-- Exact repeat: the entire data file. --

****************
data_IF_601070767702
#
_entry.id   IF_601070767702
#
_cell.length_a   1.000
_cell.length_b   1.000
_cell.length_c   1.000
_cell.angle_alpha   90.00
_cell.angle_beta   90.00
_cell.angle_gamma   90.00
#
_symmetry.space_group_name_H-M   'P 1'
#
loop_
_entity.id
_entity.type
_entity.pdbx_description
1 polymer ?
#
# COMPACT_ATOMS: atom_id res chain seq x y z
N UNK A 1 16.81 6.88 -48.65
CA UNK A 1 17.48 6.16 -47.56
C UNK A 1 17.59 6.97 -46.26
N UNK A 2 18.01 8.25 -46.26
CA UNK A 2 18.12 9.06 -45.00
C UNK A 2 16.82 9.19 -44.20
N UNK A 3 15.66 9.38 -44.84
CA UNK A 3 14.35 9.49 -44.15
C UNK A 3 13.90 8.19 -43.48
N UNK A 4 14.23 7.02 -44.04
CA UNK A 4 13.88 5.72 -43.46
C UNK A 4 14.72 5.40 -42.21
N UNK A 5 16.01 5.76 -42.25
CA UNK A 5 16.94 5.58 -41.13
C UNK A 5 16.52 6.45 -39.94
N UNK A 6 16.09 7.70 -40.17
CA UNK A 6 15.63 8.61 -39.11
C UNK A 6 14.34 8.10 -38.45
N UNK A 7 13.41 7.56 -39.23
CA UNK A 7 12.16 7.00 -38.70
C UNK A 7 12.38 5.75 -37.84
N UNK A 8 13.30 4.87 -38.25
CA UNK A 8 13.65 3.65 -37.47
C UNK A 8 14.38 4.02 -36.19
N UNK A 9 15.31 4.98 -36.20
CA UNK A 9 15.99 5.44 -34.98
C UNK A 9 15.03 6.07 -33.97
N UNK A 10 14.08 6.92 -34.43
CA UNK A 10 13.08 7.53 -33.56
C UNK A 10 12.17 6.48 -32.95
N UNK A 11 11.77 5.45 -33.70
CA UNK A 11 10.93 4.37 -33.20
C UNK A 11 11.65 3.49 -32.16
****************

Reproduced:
data_IF_601070767702
#
_entry.id   IF_601070767702
#
_cell.length_a   1.000
_cell.length_b   1.000
_cell.length_c   1.000
_cell.angle_alpha   90.00
_cell.angle_beta   90.00
_cell.angle_gamma   90.00
#
_symmetry.space_group_name_H-M   'P 1'
#
loop_
_entity.id
_entity.type
_entity.pdbx_description
1 polymer ?
#
# COMPACT_ATOMS: atom_id res chain seq x y z
N UNK A 1 16.81 6.88 -48.65
CA UNK A 1 17.48 6.16 -47.56
C UNK A 1 17.59 6.97 -46.26
N UNK A 2 18.01 8.25 -46.26
CA UNK A 2 18.12 9.06 -45.00
C UNK A 2 16.82 9.19 -44.20
N UNK A 3 15.66 9.38 -44.84
CA UNK A 3 14.35 9.49 -44.15
C UNK A 3 13.90 8.19 -43.48
N UNK A 4 14.23 7.02 -44.04
CA UNK A 4 13.88 5.72 -43.46
C UNK A 4 14.72 5.40 -42.21
N UNK A 5 16.01 5.76 -42.25
CA UNK A 5 16.94 5.58 -41.13
C UNK A 5 16.52 6.45 -39.94
N UNK A 6 16.09 7.70 -40.17
CA UNK A 6 15.63 8.61 -39.11
C UNK A 6 14.34 8.10 -38.45
N UNK A 7 13.41 7.56 -39.23
CA UNK A 7 12.16 7.00 -38.70
C UNK A 7 12.38 5.75 -37.84
N UNK A 8 13.30 4.87 -38.25
CA UNK A 8 13.65 3.65 -37.47
C UNK A 8 14.38 4.02 -36.19
N UNK A 9 15.31 4.98 -36.20
CA UNK A 9 15.99 5.44 -34.98
C UNK A 9 15.03 6.07 -33.97
N UNK A 10 14.08 6.92 -34.43
CA UNK A 10 13.08 7.53 -33.56
C UNK A 10 12.17 6.48 -32.95
N UNK A 11 11.77 5.45 -33.70
CA UNK A 11 10.93 4.37 -33.20
C UNK A 11 11.65 3.49 -32.16